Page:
More significantly, during the great battle of Kurukshetra, Arjuna entered the battlefield with a flag displaying Hanuman on his chariot. The incident that led to this was an earlier encounter between Hanuman and Arjuna, wherein Hanuman appeared as a small talking monkey before Arjuna at Rameshwaram, where Sri Rama had built the great bridge to cross over to Lanka to rescue Sita. Upon Arjuna's wondering aloud at Sri Rama's taking the help of monkeys rather than building a bridge of arrows, Hanuman challenged him to build such a bridge capable of bearing him alone, and Arjuna, unaware of the monkey's true identity, accepted. Hanuman then proceeded to repeatedly destroy the bridges made by Arjuna, who decided to take his own life. Vishnu then appeared before them both, chiding Arjuna for his vanity and Hanuman for making Arjuna feel incompetent. As an act of penitence, Hanuman decided to help Arjuna by stabilising and strengthening his chariot during the imminent great battle. Legend goes that Hanuman is one of the three people to have heard the Bhagwad Gita from Krishna, the other two being Arjuna and Sanjaya.

 Presence in the present age

 

There have been numerous prophetswho claimed to have seen Hanuman in modern times, notably Madhvachary(13 Century A.D.), Tulsidas (16th century), Sri Ramdas Swami (17th century)and Raghavendra Swami (17th century), Swami Ramdas (20th century).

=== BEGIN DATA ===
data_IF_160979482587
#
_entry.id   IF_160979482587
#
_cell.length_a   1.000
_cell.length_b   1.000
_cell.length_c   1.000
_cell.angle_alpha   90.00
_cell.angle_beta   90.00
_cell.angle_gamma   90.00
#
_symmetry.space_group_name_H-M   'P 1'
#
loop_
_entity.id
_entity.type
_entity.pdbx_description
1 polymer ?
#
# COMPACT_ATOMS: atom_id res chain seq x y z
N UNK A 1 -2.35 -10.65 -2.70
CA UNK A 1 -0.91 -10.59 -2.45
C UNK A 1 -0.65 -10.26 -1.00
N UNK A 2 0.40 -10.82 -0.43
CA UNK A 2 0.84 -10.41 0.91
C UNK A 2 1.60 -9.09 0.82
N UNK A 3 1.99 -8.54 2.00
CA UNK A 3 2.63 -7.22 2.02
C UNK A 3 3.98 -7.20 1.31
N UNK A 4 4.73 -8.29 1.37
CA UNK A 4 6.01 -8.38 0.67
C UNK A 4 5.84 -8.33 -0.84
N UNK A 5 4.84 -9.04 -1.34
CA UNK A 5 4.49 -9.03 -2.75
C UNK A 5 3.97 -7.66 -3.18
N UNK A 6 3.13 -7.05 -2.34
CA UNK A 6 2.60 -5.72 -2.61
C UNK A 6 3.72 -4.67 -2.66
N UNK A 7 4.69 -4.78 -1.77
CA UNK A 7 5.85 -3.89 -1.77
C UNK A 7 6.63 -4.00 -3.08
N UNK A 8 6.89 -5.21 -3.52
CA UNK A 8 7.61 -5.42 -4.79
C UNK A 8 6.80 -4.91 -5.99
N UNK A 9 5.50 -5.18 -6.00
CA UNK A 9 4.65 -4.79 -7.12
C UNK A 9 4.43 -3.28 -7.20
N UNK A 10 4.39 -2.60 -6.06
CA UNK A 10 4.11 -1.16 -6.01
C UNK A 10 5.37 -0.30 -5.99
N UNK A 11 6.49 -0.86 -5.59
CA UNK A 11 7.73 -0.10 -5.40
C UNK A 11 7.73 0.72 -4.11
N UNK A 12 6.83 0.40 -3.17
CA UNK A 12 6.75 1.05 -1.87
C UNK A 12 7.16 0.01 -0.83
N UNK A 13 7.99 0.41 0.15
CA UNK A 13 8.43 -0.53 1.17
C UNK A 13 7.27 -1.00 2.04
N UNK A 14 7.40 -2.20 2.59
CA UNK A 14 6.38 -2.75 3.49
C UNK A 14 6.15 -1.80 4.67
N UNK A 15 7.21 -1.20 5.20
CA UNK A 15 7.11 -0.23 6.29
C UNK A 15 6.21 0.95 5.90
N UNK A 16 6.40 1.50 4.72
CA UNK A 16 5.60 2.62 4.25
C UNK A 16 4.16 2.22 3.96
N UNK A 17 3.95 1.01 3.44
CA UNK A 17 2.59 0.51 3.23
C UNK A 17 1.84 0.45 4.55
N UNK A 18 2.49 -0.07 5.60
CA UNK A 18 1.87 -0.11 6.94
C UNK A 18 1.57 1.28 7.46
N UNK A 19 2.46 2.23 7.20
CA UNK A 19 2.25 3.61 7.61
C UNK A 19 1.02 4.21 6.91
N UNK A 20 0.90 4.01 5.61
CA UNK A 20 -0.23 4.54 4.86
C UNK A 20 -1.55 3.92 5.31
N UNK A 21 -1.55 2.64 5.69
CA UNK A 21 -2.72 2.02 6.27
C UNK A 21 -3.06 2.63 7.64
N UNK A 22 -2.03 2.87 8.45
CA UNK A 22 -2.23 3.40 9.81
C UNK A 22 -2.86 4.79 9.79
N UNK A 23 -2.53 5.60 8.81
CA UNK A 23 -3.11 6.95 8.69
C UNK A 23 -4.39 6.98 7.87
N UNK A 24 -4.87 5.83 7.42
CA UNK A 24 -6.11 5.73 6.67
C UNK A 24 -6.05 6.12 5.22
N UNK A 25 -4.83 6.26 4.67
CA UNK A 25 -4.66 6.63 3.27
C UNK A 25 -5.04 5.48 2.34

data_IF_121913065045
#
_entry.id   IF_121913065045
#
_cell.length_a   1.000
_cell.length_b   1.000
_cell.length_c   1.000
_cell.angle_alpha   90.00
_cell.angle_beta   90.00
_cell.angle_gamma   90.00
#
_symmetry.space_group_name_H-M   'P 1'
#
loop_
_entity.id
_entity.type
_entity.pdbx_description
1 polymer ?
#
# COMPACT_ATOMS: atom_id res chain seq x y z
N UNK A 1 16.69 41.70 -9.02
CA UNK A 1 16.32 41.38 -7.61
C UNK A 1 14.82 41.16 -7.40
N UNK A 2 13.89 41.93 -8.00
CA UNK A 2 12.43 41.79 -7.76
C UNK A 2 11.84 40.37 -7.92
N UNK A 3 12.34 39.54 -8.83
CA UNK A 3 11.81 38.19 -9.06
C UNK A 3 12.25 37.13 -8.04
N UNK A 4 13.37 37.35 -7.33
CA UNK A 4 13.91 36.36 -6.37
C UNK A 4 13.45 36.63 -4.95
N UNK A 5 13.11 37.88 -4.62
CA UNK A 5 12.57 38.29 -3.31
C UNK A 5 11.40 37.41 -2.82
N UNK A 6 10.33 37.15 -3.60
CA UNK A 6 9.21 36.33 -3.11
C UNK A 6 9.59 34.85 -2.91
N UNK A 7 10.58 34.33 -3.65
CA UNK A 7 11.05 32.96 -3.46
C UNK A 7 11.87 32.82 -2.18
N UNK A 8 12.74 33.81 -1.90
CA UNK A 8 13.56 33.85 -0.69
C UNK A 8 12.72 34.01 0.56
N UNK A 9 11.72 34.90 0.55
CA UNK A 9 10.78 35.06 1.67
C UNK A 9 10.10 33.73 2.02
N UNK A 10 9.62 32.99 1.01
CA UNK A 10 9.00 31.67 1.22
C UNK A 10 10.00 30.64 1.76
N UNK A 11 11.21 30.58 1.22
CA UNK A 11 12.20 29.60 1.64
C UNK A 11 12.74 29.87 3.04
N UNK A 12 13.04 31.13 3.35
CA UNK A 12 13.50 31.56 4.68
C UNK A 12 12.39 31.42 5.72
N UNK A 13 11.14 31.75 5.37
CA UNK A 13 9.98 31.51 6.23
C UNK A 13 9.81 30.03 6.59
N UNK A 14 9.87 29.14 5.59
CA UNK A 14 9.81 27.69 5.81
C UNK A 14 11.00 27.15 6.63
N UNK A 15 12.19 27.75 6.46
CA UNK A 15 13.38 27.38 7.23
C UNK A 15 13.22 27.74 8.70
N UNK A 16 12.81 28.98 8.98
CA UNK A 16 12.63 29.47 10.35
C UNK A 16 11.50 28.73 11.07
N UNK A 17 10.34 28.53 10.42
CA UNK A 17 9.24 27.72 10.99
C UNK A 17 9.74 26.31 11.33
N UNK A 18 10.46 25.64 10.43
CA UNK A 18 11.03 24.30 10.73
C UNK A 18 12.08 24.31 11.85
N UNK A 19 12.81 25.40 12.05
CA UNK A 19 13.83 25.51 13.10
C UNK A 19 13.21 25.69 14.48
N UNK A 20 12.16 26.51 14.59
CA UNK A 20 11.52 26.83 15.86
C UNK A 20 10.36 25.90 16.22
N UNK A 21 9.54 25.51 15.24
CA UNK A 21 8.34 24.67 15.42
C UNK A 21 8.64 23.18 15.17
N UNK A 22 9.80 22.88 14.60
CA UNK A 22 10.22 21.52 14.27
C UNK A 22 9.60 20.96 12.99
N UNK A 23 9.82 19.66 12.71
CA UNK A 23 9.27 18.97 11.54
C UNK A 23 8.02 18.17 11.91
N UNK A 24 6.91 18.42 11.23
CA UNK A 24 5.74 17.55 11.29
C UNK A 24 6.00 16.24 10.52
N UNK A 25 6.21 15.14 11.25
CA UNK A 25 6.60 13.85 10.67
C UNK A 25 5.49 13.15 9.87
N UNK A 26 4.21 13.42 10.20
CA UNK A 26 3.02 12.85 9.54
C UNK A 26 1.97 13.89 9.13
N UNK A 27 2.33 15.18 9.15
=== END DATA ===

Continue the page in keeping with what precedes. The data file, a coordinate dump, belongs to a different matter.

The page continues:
Others have also asserted his presence wherever the Ramayana is read (in Sanskrit, not translated):

यत्र यत्र रघुनाथ कीर्तनम् तत्र तत्र क्रित मस्तक अन्जलिं बष्पावरी परीपूर्ण लोचनम् मारुतिं नमश्च राक्षस अंतकम्।

Which means:

That wherever the deeds of Sri Rama are sung,
At all such places does Hanuman cry tears of devotion and joy,
At all such places does his presence remove the fear of demons.

This can be found in many other texts like Vinaya Patrika by Tulsidas, Mahabharta by Ved Vyasa, Anand Ramayan and many others with slight variation in language/Sentence. Even the places where holy function of Ramayanpath is taking place, there is a special puja and space (or asan) reserved for Hanuman.

 Temples and worship

 
 
 

Admired for his great strength, Hanuman was traditionally prayed to by wrestlers and boxers in India and South east Asia.  There are numerous temples for Hanuman, and his images are usually installed at all temples where images of avataras of Vishnu are installed. Hanuman temples can be found in many places for the reason that the area and the surroundings are free from rakshasas and 'evils'. This was a presentational 'Varam' to him by Rama and Sita. Hanuman idols are found on mountain roads because it is believed that he protects people from accidents.